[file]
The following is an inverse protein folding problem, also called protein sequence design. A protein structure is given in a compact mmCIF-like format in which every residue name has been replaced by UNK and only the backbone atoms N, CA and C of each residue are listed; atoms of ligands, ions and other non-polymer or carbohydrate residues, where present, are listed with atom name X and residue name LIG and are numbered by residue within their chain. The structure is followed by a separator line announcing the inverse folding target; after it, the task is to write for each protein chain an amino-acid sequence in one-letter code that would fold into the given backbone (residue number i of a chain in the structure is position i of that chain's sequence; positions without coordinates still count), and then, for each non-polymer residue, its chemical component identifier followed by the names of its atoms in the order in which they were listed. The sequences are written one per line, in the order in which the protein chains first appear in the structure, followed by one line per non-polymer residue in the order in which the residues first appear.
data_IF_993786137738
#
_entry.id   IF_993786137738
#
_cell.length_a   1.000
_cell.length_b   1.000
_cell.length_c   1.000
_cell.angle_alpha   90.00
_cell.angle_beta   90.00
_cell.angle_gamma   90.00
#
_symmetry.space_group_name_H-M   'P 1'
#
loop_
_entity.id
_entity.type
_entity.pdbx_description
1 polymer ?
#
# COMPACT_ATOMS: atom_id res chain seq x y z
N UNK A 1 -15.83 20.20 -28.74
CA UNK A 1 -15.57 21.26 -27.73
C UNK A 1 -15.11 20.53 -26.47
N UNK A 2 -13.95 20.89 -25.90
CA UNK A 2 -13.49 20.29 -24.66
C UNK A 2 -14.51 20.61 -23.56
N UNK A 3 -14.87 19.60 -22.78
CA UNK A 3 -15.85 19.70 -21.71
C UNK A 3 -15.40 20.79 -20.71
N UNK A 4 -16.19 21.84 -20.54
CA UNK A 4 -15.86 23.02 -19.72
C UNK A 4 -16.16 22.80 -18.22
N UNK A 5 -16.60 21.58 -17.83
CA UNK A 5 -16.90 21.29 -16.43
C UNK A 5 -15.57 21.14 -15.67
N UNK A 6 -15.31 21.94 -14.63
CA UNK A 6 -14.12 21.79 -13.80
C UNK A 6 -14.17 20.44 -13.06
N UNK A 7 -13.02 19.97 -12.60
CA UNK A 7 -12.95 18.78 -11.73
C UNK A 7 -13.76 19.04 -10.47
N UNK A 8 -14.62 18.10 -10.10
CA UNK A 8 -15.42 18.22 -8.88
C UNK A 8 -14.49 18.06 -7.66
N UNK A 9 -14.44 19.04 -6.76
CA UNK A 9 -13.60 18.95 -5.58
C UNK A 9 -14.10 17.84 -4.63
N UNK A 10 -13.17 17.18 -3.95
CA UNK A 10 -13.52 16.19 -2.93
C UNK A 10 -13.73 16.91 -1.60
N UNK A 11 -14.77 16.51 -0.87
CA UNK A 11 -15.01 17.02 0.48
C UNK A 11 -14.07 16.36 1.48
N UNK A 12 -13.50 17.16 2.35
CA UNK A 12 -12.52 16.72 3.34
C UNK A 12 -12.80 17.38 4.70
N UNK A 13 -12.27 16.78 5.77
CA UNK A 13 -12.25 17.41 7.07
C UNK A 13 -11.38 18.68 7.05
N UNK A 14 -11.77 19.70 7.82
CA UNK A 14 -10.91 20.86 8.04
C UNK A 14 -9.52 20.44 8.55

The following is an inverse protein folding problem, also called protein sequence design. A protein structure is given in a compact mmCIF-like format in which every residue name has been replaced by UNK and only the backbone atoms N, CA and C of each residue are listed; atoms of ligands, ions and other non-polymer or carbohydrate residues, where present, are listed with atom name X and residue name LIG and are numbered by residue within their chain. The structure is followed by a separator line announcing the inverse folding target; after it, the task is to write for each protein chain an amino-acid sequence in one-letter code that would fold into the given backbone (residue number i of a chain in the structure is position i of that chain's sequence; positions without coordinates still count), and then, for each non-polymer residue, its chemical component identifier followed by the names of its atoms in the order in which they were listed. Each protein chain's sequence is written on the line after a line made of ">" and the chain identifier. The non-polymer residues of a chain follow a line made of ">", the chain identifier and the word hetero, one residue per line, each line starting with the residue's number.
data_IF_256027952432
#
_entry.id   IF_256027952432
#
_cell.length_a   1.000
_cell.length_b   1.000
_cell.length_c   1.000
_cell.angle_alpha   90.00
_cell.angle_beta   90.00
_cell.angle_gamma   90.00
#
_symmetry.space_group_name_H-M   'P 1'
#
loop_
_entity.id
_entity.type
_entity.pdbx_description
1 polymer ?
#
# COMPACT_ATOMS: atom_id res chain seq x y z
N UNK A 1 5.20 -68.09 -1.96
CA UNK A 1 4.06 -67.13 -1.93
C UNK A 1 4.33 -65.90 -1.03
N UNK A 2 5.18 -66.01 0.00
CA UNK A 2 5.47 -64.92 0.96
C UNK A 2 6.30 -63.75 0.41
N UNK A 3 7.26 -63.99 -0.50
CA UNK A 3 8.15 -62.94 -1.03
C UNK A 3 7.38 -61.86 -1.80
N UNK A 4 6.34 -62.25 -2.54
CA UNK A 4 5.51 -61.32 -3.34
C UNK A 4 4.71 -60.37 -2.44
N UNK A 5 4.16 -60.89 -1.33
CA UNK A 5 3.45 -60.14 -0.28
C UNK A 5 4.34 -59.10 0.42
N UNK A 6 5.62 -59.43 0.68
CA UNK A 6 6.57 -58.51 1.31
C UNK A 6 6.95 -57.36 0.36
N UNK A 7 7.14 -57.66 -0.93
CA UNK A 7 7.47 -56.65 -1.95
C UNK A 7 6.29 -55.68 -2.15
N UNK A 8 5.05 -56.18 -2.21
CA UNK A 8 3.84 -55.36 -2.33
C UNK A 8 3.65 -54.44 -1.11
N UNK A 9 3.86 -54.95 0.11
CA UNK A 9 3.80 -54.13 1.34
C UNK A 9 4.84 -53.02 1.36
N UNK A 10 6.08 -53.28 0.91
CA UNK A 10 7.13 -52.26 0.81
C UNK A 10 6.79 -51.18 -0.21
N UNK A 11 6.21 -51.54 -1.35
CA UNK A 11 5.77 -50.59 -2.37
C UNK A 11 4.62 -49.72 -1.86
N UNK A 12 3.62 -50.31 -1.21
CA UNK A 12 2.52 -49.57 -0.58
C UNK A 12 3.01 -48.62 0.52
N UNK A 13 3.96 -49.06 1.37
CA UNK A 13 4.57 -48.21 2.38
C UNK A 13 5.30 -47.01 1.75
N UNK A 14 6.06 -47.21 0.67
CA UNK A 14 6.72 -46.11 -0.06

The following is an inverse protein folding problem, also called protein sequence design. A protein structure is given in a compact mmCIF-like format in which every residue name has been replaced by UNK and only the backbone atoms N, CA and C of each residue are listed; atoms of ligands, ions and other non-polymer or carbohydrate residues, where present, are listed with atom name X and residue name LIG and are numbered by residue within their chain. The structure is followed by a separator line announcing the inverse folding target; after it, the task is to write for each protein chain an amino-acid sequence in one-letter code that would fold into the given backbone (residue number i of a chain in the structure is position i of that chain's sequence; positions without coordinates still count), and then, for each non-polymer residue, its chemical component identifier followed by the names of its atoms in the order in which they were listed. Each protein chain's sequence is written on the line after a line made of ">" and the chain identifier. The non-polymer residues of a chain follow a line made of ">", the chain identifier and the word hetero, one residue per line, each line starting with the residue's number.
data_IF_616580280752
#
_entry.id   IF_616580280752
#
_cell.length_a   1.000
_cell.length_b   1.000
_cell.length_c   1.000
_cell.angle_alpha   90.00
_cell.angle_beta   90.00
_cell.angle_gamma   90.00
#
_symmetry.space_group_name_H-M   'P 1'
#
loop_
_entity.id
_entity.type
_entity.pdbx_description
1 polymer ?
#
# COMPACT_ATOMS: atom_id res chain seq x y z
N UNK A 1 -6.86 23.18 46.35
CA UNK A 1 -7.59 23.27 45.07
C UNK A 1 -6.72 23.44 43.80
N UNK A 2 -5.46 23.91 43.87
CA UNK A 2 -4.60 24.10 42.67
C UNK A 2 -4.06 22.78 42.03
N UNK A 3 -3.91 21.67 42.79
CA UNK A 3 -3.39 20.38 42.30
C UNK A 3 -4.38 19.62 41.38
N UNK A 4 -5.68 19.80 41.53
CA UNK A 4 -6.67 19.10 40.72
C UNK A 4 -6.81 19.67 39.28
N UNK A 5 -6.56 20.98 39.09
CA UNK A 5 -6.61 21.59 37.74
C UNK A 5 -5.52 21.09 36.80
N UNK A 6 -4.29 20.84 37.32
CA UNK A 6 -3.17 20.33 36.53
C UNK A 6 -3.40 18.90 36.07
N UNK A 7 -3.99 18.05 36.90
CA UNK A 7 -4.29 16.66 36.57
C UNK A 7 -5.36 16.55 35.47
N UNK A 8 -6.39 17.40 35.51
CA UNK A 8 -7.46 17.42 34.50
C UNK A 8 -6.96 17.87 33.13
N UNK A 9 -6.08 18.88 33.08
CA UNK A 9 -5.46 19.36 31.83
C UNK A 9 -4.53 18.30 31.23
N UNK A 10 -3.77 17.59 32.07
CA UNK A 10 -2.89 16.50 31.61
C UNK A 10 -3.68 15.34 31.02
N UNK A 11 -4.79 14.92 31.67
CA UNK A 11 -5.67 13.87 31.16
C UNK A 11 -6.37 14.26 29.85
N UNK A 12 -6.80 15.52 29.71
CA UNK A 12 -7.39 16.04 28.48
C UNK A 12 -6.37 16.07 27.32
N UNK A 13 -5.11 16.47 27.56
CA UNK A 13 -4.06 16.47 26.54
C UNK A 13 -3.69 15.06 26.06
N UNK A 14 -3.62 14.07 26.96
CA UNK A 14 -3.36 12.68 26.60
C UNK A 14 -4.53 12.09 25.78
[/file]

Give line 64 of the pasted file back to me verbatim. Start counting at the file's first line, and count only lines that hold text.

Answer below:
The following is an inverse protein folding problem, also called protein sequence design. A protein structure is given in a compact mmCIF-like format in which every residue name has been replaced by UNK and only the backbone atoms N, CA and C of each residue are listed; atoms of ligands, ions and other non-polymer or carbohydrate residues, where present, are listed with atom name X and residue name LIG and are numbered by residue within their chain. The structure is followed by a separator line announcing the inverse folding target; after it, the task is to write for each protein chain an amino-acid sequence in one-letter code that would fold into the given backbone (residue number i of a chain in the structure is position i of that chain's sequence; positions without coordinates still count), and then, for each non-polymer residue, its chemical component identifier followed by the names of its atoms in the order in which they were listed. Each protein chain's sequence is written on the line after a line made of ">" and the chain identifier. The non-polymer residues of a chain follow a line made of ">", the chain identifier and the word hetero, one residue per line, each line starting with the residue's number.